Basing a play on a historical figure is always tricky. An audience member's likelihood of enjoying such a show is directly related to his or her familiarity with, or interest in, the subject, and for those who need to be convinced, the more exciting that person's life the better. What to do, then, with an only moderately famous subject who, despite some great achievements, made astonishingly little history?
That's the dilemma facing Joanna McClelland Glass with her play Trying, which just opened at the Promenade after a successful engagement in Chicago. Her subject is Judge Francis Biddle (1886-1968), who served as attorney general under President Franklin Roosevelt and later was one of the judges on the Nuremberg Trials. (Don't worry - if you've never heard of him, you're excused.)
All the more incentive for Glass to write this play: She's uniquely qualified, as she served as Biddle's secretary during the last year or so of his life, and got to know him in a way that few others did. She would seem an ideal choice for bringing out the man behind the public image, exposing his humanity, and making him interesting to potential audiences, no doubt hoping that we would eventually grow to understand Biddle, as she did, warts, eccentricities, and all.
Those warts and eccentricities are on very visible display here. Biddle, as played by Fritz Weaver, has been burned - literally and figuratively - by a number of bad secretaries; he has little patience for anything new, whether a secretary or a Dictaphone; he's a strict grammarian; he insists that only he be allowed to operate the antiquated gas heaters in his over-the-garage office; and, as he's in his early 80s, he's slowly losing control of his faculties.
Biddle and Glass's onstage persona, Sarah Schorr (Kati Brazda), initially clash, though she slowly gains his trust, confidence, and even respect as the days, weeks, and months pass. By the time the end arrives - Biddle states from the very beginning of the play that he knows he's living his final year - they've come to care for each other in a very special way: He's the loving father she never had, she's the firm, kind, and organized assistant he's long needed.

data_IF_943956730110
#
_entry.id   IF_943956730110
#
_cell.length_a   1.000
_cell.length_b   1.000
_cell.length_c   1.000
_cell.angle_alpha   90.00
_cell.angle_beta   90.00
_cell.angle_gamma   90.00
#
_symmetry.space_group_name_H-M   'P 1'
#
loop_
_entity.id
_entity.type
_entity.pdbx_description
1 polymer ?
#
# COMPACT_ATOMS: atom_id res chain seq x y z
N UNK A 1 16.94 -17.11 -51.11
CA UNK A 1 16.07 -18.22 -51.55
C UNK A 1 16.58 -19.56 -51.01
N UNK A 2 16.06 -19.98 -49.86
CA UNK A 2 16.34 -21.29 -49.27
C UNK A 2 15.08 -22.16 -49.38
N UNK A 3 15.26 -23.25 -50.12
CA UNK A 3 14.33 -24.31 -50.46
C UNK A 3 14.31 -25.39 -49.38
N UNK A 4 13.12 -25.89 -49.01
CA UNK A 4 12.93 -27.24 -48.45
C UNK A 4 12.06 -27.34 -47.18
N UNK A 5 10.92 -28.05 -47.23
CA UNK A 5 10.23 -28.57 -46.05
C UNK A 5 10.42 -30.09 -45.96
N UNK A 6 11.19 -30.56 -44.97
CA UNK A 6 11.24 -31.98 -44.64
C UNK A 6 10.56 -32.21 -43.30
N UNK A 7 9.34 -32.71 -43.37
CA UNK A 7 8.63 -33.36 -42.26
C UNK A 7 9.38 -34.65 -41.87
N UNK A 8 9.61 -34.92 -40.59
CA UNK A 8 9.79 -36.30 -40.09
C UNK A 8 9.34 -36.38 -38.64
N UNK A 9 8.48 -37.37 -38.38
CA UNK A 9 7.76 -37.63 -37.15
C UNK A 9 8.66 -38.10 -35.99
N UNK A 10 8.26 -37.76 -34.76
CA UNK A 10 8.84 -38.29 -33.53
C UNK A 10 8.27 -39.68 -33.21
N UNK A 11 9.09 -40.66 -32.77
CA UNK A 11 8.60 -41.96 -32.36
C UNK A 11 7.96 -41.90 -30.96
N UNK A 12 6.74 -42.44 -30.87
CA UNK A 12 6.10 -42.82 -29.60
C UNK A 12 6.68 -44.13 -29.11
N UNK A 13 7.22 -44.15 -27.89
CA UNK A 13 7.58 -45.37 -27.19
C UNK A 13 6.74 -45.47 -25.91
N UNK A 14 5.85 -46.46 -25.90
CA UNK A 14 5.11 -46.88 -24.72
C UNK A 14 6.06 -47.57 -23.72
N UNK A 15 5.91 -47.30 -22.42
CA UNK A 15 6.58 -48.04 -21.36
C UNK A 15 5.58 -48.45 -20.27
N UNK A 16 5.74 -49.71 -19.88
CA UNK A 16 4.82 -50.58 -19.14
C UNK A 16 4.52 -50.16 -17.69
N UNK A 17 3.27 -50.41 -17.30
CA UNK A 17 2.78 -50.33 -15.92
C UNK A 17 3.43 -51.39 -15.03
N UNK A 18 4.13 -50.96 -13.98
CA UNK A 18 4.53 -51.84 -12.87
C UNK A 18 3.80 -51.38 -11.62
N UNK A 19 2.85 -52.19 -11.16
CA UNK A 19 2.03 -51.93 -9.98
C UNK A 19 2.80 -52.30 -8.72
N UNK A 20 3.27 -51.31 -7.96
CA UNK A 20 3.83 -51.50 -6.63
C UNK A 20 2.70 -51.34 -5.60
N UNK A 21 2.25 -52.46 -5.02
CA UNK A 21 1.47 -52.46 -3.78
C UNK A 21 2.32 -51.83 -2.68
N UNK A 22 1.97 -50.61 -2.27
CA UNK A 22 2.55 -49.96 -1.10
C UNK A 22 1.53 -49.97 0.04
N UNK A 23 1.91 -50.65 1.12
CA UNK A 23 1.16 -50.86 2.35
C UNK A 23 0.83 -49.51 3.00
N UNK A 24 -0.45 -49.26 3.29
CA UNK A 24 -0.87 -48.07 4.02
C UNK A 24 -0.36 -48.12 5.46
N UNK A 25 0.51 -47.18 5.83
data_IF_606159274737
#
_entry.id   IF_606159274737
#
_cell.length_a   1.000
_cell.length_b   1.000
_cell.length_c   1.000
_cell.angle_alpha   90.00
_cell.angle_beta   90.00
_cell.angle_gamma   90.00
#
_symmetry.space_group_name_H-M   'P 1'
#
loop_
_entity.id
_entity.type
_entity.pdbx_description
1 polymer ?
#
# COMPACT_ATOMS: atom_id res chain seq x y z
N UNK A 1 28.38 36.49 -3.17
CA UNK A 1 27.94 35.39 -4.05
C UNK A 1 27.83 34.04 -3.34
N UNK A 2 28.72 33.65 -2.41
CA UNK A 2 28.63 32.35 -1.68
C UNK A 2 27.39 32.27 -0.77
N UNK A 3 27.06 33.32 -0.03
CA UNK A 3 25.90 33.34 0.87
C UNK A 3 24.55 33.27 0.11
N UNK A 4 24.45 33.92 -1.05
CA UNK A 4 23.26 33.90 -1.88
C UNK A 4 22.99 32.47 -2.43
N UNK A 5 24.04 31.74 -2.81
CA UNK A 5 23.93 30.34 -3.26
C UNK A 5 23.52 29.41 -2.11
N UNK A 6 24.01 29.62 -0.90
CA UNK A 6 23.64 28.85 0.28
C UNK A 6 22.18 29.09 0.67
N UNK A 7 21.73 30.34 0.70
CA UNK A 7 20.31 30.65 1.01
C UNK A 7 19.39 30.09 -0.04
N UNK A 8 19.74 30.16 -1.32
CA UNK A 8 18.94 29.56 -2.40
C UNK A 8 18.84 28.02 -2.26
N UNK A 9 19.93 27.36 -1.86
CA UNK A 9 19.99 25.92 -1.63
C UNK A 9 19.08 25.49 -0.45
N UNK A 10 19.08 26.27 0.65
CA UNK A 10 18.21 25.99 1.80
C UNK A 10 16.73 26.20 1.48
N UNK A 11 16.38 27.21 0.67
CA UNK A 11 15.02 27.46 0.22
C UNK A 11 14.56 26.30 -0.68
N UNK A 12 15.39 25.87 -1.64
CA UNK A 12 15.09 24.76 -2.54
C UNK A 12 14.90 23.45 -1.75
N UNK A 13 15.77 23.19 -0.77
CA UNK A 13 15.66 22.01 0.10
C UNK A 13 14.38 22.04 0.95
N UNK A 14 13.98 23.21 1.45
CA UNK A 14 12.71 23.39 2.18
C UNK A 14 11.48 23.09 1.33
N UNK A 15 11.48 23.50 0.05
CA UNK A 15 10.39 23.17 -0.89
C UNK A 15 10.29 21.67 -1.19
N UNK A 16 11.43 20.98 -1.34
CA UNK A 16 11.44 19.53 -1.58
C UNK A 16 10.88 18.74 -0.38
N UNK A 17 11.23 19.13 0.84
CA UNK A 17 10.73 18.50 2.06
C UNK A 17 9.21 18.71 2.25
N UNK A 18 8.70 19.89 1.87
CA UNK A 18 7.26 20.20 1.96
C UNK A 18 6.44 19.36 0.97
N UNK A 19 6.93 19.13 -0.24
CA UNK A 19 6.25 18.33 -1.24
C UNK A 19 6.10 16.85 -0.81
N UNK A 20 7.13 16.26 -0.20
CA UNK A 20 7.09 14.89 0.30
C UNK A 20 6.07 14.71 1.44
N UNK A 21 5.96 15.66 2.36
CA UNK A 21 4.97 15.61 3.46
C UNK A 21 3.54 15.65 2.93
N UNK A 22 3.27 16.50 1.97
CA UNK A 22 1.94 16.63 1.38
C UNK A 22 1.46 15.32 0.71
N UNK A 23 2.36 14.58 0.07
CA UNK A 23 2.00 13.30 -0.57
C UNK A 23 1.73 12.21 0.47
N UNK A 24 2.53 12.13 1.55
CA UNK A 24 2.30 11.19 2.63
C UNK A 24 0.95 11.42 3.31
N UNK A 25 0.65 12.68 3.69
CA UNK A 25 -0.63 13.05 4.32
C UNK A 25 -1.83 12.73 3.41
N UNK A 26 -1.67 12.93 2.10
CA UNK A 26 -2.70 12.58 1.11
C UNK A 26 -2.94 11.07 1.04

This is not a show heavy on story; it's composed almost exclusively of character moments. As Biddle corrects Sarah's grammar and Sarah attempts to deflate his Ivy-League expectations and prejudices, the two work on a number of projects involving dictation (Biddle is writing a book of his own and frequently assisting others with their writings about FDR), and bicker constantly about the heat of the room, and a number of other mostly minor matters.
The vastly majority of Glass's observations about Biddle, at least as presented in the play, are external; she never really succeeds in piercing his outer shell. Glass obviously still harbors feelings for the real Biddle, and has painted a delicate, loving portrait of him here, though she's done most of her work from the outside in and not quite reached his core. We learn much about Biddle's career, positions on a variety of subjects, and his personality, but far less about who he is underneath. With practically no plot to fall back on, Glass can't create enough dramatic build-up to make the final scene as touching as she intends it, and dramatizing only five mostly benign scenes in their relationship together doesn't help.
Still, Glass's love for Biddle shines through and, as sensitively directed by Sandy Shinner, the production never lacks for charm or warmth. The talent and likeability of the performers helps a great deal, and the two have a winning chemistry together: Weaver crafts a memorably lovable curmudgeon, and gives an impressive physical performance as the increasingly enfeebled Biddle, while Brazda has just the right youthful brashness for her role to provide a stark, colorful contrast. Jeff Bauer's cluttered office set, Carolyn Cristofani's costumes, and Jacqueline Reid's lights nicely complete the atmosphere.
The atmosphere is vital in helping the show feel like a warm embrace from an old friend throughout. And even when the show is bogged down in biographical or superficial data, Glass's affection for Biddle prevents Trying from ever being, well, trying. If the play is ultimately more effective as a personal tribute than a dramatic presentation, it's also a gentle, amiable reminder of how to best appreciate those who influence our lives in ways both great and small.